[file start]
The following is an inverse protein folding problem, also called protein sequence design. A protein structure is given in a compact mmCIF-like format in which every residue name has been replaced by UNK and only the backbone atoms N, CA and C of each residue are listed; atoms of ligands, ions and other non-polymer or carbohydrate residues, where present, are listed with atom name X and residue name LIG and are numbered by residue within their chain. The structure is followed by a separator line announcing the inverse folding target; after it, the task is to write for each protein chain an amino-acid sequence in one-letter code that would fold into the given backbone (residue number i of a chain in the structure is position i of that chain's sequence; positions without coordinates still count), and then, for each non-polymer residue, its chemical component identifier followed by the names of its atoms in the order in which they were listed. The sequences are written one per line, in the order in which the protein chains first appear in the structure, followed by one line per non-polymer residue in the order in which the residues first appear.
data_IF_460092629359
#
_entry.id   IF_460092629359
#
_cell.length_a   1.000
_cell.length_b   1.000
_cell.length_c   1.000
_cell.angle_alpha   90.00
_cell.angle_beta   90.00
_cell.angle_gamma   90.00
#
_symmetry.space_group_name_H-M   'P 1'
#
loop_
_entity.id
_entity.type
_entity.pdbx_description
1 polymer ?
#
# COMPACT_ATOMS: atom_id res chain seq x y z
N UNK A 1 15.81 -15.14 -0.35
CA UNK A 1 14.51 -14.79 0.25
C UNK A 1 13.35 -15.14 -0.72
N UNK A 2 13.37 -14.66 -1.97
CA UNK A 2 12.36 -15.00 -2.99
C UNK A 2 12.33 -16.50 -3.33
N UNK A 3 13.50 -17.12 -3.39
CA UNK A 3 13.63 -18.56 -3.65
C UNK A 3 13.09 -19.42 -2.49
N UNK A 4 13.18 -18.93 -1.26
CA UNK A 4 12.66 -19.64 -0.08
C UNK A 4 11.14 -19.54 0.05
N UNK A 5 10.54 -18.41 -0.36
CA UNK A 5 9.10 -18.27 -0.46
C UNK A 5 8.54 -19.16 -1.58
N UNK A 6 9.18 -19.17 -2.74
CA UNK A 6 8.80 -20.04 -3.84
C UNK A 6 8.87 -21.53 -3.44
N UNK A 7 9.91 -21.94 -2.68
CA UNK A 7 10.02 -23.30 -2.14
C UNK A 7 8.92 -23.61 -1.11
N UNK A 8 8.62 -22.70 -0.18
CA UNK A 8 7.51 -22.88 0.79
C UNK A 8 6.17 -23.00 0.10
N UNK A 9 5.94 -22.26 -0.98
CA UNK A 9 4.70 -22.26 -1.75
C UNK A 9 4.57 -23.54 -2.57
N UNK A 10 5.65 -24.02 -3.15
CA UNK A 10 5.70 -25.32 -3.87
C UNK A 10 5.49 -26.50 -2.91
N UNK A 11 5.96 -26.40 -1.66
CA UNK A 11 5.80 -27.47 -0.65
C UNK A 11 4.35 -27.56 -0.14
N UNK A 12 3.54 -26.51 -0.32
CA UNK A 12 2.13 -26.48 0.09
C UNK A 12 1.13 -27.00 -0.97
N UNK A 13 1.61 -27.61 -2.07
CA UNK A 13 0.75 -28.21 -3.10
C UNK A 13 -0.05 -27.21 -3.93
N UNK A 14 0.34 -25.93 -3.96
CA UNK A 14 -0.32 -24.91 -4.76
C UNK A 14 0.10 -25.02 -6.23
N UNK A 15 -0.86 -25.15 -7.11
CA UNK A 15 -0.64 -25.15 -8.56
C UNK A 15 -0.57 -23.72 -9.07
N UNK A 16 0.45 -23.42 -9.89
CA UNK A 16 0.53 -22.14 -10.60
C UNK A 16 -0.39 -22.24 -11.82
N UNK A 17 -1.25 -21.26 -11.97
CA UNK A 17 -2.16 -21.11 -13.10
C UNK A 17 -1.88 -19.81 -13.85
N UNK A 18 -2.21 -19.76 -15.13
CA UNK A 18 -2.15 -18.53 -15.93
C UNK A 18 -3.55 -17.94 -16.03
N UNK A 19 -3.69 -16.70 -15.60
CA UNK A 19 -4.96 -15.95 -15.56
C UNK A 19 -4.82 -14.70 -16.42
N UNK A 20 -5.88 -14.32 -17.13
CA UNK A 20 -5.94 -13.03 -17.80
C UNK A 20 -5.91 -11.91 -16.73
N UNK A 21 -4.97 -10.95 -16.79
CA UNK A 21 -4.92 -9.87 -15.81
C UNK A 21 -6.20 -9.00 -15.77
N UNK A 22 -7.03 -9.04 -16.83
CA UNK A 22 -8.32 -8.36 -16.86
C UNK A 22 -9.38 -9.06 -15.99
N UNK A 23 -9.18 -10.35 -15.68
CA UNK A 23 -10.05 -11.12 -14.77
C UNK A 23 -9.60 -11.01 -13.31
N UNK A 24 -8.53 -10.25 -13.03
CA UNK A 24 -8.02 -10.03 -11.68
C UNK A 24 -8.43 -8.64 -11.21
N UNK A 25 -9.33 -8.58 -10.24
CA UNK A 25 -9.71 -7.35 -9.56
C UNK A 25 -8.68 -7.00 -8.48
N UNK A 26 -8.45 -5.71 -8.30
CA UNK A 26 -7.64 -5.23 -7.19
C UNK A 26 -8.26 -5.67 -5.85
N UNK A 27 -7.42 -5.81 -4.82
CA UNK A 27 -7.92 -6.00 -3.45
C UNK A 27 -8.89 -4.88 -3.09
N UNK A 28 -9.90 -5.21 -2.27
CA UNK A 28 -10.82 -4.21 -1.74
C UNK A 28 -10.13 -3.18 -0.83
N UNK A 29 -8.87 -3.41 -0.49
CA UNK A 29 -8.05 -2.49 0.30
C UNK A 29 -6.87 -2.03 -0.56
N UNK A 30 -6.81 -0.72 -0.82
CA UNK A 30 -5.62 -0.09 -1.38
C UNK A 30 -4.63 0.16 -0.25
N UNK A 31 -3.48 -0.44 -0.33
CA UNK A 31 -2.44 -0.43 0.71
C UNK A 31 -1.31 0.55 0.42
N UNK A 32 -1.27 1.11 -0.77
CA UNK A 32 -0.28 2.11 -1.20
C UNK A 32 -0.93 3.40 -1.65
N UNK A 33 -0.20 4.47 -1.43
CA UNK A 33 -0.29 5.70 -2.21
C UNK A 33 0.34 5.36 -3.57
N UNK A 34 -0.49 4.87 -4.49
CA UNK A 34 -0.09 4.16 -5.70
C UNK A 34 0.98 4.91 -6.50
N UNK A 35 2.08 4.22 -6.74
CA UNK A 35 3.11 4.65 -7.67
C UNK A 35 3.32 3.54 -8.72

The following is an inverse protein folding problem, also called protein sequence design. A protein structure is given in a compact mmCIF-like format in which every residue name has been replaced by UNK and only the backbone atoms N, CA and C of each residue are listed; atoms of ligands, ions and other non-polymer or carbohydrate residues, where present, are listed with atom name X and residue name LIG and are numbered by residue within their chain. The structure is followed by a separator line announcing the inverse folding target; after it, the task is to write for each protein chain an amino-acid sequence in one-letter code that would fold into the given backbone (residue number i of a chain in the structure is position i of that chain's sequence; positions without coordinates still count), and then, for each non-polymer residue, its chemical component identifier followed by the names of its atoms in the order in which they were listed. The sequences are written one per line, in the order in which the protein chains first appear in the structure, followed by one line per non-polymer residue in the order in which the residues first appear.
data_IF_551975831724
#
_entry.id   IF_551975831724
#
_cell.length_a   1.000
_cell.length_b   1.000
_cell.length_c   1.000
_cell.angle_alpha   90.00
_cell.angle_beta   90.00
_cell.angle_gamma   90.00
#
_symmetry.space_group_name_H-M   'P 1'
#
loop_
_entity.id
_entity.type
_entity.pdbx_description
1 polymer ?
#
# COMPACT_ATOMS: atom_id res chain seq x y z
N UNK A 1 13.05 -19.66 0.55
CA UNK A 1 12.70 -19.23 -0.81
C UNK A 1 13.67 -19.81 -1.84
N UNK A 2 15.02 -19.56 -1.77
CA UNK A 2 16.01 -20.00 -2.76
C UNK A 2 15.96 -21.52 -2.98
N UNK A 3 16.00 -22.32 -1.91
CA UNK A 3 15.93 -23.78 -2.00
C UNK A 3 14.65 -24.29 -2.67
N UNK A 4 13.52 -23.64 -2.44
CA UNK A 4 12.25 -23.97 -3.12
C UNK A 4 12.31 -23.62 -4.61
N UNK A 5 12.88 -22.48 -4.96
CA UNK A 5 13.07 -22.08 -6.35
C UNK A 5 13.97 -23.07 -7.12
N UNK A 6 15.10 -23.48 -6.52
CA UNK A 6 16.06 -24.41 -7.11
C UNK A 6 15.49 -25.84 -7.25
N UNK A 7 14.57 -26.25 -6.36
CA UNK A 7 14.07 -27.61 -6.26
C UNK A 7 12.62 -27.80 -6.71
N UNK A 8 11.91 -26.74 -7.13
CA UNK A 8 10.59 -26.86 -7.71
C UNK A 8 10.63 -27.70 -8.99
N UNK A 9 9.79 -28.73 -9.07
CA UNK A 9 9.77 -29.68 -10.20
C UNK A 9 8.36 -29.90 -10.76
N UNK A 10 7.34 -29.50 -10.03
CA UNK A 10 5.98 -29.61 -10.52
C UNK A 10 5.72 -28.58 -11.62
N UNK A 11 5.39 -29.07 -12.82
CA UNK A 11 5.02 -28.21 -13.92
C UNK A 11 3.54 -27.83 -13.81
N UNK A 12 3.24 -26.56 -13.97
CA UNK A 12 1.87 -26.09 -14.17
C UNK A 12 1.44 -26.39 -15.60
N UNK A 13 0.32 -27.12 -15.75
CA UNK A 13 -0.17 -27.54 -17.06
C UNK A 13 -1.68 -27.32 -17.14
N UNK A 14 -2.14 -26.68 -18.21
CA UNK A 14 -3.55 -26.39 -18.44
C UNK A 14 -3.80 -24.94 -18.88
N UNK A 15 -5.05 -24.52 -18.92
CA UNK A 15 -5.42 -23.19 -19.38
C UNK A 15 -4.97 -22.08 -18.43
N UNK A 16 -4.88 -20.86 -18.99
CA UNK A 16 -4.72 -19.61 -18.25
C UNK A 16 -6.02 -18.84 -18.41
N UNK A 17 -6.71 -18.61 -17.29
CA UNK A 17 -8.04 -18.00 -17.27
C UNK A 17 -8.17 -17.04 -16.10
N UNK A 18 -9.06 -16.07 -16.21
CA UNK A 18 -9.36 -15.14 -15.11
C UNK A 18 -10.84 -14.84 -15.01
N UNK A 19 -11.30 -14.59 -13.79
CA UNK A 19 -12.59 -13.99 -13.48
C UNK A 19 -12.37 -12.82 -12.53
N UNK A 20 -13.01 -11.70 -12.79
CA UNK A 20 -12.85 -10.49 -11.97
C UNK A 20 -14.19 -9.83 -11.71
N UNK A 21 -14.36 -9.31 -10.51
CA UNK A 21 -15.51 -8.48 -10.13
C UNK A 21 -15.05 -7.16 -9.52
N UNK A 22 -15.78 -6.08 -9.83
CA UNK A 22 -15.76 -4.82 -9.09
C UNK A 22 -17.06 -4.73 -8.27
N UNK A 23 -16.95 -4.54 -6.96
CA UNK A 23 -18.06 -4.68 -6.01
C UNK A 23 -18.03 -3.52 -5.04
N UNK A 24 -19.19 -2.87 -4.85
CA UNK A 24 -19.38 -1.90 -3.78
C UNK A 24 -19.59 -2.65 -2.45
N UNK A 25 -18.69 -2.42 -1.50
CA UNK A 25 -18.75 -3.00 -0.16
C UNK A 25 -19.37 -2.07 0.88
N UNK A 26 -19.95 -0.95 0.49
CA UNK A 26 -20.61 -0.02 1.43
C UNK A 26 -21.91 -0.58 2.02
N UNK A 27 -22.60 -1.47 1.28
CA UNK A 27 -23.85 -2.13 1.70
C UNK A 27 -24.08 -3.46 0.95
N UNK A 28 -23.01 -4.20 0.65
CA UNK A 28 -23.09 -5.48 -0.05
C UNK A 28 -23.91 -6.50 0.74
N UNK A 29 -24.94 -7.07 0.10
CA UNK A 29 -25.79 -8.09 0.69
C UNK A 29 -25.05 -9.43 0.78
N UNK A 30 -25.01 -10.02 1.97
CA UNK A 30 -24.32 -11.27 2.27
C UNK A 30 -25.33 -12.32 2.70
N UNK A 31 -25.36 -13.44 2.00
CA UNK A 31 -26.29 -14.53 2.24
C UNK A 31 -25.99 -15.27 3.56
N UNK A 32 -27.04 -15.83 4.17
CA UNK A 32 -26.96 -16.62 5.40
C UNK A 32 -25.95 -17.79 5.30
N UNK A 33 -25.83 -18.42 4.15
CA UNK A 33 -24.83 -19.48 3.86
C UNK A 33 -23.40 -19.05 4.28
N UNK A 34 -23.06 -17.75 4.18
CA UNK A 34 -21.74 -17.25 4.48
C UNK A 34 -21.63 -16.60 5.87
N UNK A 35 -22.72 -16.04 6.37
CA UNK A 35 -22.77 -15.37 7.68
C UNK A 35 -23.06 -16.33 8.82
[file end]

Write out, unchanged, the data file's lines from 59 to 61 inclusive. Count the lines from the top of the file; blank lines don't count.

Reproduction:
CA UNK A 13 0.75 -28.21 -3.10
C UNK A 13 -0.05 -27.21 -3.93
N UNK A 14 0.34 -25.93 -3.96